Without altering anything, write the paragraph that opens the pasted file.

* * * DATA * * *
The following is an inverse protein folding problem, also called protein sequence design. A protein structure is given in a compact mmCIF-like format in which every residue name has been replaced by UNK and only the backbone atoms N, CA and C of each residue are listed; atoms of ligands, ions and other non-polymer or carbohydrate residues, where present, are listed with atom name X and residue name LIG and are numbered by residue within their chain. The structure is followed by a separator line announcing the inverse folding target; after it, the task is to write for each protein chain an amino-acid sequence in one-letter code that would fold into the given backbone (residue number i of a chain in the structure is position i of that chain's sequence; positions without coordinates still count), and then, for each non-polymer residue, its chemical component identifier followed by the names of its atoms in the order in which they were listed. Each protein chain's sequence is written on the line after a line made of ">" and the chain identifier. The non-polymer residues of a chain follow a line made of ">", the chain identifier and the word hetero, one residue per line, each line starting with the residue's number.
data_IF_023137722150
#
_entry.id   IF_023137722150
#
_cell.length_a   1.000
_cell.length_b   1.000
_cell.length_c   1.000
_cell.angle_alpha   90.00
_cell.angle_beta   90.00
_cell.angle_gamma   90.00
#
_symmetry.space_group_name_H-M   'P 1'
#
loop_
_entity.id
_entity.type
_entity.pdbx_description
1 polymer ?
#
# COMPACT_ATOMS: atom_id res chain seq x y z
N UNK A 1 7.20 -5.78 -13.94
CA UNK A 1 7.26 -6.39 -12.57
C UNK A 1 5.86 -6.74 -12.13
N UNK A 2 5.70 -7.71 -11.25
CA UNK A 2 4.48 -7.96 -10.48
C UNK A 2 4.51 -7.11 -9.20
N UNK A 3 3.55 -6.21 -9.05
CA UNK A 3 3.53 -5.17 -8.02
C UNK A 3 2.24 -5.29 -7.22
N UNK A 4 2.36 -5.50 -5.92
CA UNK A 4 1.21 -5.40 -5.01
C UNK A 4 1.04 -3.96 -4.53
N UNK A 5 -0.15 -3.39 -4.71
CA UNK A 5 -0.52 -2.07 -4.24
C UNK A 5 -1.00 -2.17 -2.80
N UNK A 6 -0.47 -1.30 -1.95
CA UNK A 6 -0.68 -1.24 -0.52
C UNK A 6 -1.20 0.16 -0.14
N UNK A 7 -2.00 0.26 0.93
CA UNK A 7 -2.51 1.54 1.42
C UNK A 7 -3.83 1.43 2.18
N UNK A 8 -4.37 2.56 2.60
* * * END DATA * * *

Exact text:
The following is an inverse protein folding problem, also called protein sequence design. A protein structure is given in a compact mmCIF-like format in which every residue name has been replaced by UNK and only the backbone atoms N, CA and C of each residue are listed; atoms of ligands, ions and other non-polymer or carbohydrate residues, where present, are listed with atom name X and residue name LIG and are numbered by residue within their chain. The structure is followed by a separator line announcing the inverse folding target; after it, the task is to write for each protein chain an amino-acid sequence in one-letter code that would fold into the given backbone (residue number i of a chain in the structure is position i of that chain's sequence; positions without coordinates still count), and then, for each non-polymer residue, its chemical component identifier followed by the names of its atoms in the order in which they were listed. Each protein chain's sequence is written on the line after a line made of ">" and the chain identifier. The non-polymer residues of a chain follow a line made of ">", the chain identifier and the word hetero, one residue per line, each line starting with the residue's number.